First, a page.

The Other Side Of A Heroin Addict

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"Lockey, can you take us outside to do yoga?  I want to see what it feels like to practice yoga under the sun."  

The man who asked me this question died two weeks after making this request. 

His parole officer said he died of a heart attack.  One might assume his heart attack was the result of a relapse or the result on his body of long-term drug use.  I guess they would be fair assumptions to make because he was, in fact, participating in a drug/alcohol rehabilitation program.  But being an addict in recovery was only a part of who he was.  There was so much more to him. 

When he first came to my yoga class (I teach in the facility), he was reserved.  We introduced ourselves to each other. He indicated that he had never done yoga, and truthfully, wasn't very interested in participating in the class.  After thanking him for his honesty, I invited him to hang out and just experience the class.  If he felt like there was a pose that looked interesting, he could try it.  At the very least, he could just connect with his breath. 

As I began teaching, he sat and watched. He didn't take his eyes off me for a minute. I think he was waiting for me to give him a stern look or make a comment about him not participating. After a few minutes, he realized that I wasn't going to "force" to do anything, and slowly, he began to move with the class.  At the end of class, he thanked me for "making yoga less weird for him." 

After that, anytime he was in my class, he participated.  He shared his feelings.  He asked me questions about how best to connect with his breath. After one class, He remarked; "yoga helps me settle my mind.

After he asked me if we could go outside to practice yoga, I brought it up to the group participants as well as the therapists who run the facility.  All were in agreement that this would be a good idea.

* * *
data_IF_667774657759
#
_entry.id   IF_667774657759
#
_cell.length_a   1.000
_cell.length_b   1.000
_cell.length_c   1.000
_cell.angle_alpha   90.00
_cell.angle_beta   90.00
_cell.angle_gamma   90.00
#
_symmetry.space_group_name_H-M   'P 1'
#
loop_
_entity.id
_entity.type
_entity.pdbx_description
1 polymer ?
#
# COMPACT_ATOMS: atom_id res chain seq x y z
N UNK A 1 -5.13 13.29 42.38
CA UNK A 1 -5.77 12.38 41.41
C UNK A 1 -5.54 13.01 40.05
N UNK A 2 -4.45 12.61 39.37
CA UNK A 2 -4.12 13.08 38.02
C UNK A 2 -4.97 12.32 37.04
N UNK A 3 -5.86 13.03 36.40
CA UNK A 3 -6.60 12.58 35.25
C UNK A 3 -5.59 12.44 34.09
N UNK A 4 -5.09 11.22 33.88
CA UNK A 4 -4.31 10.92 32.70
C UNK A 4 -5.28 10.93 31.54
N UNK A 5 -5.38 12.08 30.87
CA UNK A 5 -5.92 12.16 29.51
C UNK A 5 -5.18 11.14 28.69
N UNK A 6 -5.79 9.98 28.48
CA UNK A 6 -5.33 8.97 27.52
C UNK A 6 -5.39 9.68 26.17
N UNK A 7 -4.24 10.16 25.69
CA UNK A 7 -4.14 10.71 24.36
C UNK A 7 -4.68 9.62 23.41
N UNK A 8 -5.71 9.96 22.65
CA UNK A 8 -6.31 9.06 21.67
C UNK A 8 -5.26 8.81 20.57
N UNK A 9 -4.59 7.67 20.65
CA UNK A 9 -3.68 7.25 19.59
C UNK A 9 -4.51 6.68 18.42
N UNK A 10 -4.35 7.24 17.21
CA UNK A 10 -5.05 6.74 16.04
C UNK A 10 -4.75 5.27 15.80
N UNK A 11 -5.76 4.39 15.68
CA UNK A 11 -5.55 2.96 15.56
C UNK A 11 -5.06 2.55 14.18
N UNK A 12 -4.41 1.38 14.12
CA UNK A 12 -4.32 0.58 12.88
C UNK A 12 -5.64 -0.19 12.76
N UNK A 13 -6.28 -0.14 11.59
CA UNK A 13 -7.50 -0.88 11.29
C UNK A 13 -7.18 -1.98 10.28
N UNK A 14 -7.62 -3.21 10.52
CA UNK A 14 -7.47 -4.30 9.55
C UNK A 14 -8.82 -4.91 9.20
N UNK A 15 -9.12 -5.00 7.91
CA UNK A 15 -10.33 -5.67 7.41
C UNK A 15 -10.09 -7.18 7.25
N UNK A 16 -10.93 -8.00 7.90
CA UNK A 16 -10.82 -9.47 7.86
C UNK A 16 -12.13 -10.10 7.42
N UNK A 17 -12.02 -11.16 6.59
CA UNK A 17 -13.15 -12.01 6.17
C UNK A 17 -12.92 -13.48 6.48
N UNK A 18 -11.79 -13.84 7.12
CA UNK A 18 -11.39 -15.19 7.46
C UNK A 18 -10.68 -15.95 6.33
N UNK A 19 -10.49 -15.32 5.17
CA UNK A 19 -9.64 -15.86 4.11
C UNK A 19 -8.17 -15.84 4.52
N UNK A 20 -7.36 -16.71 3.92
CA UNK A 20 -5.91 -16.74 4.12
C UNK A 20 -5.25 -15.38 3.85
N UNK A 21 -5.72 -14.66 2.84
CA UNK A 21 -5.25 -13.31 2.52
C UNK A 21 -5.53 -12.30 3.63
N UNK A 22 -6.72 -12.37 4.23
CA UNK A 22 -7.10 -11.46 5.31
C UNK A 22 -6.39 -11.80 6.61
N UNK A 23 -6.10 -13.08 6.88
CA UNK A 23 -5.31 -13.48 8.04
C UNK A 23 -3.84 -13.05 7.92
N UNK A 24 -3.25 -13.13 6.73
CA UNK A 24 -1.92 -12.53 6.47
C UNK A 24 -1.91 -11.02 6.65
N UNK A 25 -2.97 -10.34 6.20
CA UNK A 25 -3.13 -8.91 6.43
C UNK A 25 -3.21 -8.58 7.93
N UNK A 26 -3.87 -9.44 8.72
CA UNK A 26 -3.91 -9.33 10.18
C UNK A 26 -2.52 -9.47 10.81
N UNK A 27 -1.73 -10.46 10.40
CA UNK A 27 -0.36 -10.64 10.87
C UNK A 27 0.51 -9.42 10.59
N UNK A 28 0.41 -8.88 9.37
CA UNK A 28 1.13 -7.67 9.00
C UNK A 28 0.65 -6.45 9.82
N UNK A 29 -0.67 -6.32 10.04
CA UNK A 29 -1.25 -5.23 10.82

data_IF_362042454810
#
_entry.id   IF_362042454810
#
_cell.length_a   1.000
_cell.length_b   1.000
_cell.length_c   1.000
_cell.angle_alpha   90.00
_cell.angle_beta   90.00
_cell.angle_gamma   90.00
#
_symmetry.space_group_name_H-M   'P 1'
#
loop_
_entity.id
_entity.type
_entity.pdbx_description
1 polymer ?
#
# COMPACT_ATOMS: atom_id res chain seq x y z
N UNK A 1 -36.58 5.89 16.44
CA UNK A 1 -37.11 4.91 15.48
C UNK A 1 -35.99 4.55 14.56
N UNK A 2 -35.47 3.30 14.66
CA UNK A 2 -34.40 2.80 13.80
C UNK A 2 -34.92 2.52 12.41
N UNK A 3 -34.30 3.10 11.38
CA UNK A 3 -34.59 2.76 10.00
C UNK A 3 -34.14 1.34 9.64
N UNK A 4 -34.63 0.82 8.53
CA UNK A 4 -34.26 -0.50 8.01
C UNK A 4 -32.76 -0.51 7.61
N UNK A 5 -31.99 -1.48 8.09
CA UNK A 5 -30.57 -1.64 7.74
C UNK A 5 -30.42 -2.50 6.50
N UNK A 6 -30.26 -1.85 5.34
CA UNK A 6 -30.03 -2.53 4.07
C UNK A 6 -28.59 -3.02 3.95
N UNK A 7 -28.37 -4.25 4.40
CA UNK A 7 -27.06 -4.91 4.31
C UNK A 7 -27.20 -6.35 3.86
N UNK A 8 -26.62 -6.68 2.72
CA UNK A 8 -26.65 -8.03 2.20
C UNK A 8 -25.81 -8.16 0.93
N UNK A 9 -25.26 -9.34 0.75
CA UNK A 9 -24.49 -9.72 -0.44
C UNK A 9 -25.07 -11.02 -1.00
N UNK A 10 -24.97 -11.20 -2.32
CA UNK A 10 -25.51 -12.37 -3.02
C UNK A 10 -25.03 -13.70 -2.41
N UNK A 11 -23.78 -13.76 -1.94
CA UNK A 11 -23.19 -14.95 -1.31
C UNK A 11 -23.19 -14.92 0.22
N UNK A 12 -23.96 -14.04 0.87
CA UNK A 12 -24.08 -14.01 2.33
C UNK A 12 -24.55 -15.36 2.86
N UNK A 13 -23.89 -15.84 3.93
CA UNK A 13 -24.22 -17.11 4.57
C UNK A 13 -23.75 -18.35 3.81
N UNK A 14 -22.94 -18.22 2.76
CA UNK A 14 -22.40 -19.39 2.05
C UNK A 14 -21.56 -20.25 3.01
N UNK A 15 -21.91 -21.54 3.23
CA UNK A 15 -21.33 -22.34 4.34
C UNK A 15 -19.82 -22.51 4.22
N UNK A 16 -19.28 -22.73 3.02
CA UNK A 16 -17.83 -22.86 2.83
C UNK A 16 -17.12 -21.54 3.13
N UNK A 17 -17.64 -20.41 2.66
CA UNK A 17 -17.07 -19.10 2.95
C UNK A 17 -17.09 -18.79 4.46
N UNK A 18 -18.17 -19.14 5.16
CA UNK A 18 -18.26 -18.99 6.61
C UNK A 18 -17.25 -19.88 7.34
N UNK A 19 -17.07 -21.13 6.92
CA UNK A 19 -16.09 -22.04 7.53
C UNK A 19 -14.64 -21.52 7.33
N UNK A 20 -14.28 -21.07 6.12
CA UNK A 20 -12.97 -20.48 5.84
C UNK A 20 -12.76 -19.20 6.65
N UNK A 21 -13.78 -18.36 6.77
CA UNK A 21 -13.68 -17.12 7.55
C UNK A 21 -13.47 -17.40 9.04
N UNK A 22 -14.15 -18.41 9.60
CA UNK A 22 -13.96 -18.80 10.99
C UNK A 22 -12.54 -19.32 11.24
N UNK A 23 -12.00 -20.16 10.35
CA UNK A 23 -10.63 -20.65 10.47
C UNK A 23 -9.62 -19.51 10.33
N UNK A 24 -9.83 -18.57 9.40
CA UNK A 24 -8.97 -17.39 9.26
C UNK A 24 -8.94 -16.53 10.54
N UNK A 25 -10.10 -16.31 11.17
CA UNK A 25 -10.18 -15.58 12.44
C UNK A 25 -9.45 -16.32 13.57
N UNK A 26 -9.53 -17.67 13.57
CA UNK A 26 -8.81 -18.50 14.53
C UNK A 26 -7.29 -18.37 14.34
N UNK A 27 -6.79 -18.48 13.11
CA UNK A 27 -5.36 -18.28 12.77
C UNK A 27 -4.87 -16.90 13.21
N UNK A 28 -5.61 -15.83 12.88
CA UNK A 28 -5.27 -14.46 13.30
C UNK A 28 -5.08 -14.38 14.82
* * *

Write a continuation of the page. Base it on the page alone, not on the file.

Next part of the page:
The following week a group of around 12 participants walked the 5 minute distance from the facility to the harbor with yoga mats under one arm and, for some, a cigarette in the other hand. 

After practicing under a gazebo,  I asked the group if they would be willing to walk around the harbor to see if there was a place closer to the water where we might practice the next time.  The entire group walked around with me, scouting out potential yoga class spots.  We ended up sitting under a tree, they smoked cigarettes while we all somehow got on the subject of our pets. Soon phones were pulled out to show photos of pets, which resulted in jokes about whose pet was the cutest. (My dog was clearly the cutest.)

Eventually, we reluctantly returned to the facility. That night, I was telling my husband about the connection we all felt. I acknowledged him for coming up with the idea.  I remember telling my husband "If you met this guy, you would want to hang out with him."

He died two days after that class.  I still can not reconcile the part of him that was so loving and kind and that other part of him.  I wish I had the chance to show him who I saw when I looked at him. 

I have no profound lesson to end this essay.  Frankly, the whole thing sucks.  I hang on the fact that I was blessed with the opportunity to know this man.  I will remember him as he was to me; humble, kind and loving.